When tackling modern engineering projects, designers must consider not only engineering parameters, but also such key factors as cost, safety, and environmental impact. To exploit the interactions of these various elements, designers must consider them simultaneously. Unfortunately, doing so significantly increases project complexity.

AFRC’s object-oriented optimization tool was used to analyze flutter caused by a “fire pod” mounted under the left wing of the Ikhana unmanned aerial vehicle.
The central executive module allows optimization to take place within each individual tool, in a loop between the executive and the tool, or both. Green denotes fully incorporated tools, yellow indicates in-process tools, and tools marked with red are not yet incorporated.

Innovators at NASA’s Armstrong Flight Research Center (AFRC) have developed software that integrates disciplines to automate the optimization task according to user-defined parameters. In fact, rather than limiting the analysis to a single engineer using one program to optimize one parameter, AFRC’s tool provides a framework that enables several engineers to use multiple programs to globally optimize a model.

AFRC’s object-oriented optimization tool can quickly streamline optimization and design tasks by integrating disparate software packages — NASTRAN®, ZAERO®, Cart3D, FUN3D, MOMAT, etc. — in a cross-platform network environment. During the optimization analysis, designers can convert design variables to structural parameters and generate objective functions using either the built-in pre/postprocessor or their own analyzer.

The heart of the framework is the central executive module, which designers use to choose input/output files and solution modules, determine the status of tasks, and select modules for output viewing and filtering. Instead of relying on one code to perform the analysis for all disciplines, the object-oriented framework integrates the analysis codes for multiple disciplines. As a result, optimization takes place within each individual tool or in a loop between the executive and the tool — or both.

Using just three basic commands, users choose an optimization methodology, provide starting and side constraints for continuous and discrete design variables, and set external file names for interface variables that communicate between the central executive module and each analysis module. Incorporated into the tool are modules that calculate structural weight, stress, deflection, buckling, and more. A graphical user interface can provide a single point of control for applications that run on a user’s PC, or for code that may reside on remote workstations or a computational cluster.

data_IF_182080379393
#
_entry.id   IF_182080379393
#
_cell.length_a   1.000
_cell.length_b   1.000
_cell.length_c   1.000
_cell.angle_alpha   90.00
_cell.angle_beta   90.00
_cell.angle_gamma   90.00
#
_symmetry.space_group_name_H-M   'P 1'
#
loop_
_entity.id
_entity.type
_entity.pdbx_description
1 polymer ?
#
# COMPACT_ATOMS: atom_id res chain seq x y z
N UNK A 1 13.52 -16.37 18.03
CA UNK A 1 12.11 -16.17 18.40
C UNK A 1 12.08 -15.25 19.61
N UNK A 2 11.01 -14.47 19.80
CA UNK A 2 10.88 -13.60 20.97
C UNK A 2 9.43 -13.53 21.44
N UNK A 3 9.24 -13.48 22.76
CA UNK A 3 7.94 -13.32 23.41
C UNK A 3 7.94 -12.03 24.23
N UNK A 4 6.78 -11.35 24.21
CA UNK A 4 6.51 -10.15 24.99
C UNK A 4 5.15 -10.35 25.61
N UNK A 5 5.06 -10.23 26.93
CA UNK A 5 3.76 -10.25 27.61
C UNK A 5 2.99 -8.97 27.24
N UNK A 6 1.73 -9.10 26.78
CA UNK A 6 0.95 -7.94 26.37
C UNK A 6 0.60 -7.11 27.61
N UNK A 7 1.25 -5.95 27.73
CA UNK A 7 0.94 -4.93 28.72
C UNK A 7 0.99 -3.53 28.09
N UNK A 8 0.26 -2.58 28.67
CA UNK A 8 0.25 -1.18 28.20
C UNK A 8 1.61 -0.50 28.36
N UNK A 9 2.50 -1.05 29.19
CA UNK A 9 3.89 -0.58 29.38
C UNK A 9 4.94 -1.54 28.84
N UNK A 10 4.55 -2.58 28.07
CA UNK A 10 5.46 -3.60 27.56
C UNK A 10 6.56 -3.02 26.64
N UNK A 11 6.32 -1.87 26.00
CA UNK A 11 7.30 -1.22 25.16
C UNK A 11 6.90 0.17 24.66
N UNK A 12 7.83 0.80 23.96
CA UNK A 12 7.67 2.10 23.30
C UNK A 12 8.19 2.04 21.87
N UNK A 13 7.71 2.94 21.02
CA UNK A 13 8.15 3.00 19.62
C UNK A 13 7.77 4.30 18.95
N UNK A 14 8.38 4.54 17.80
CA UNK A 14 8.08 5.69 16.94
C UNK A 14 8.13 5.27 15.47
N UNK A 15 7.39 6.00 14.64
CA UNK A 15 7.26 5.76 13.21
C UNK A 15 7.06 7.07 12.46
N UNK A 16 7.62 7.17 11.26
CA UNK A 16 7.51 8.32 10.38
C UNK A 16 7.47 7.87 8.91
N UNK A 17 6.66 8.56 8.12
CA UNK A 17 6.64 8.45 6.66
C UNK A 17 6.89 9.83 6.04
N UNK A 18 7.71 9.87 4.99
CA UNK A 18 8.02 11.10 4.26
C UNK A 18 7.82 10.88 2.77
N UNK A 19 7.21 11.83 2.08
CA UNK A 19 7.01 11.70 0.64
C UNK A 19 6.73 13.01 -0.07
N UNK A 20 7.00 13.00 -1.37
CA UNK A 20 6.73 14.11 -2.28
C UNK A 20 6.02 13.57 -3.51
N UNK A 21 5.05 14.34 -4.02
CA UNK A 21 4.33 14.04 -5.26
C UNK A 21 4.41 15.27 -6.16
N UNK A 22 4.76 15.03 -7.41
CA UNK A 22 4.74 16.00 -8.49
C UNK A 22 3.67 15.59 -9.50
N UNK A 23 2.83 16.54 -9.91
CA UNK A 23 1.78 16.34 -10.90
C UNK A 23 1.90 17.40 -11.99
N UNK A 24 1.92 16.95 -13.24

This tool’s automation of design — particularly when applying its MDAO capabilities early in the process — is efficient. Its use of existing tools and practices further saves development time and resources. Furthermore, most of the code is written in standard Fortran programming language; therefore, it is easy to upgrade and incorporate new optimization technologies while integrating/adopting new state-of-the-art software.

The tool was originally developed to enable multidisciplinary optimization in the preliminary design of subsonic, transonic, supersonic, and hypersonic aircraft. AFRC’s innovative MDAO tool also can be applied to other engineering fields, such as shipbuilding, automotive, sporting equipment, packaging, and engineering services.

This work was done by Chan-Gi Pak of Armstrong Flight Research Center. This software is available for use. To request a copy, please visit here .

NASTRAN is a registered trademark of the National Aeronautics and Space Administration.

ZAERO is a registered trademark of ZONA Technology, Inc.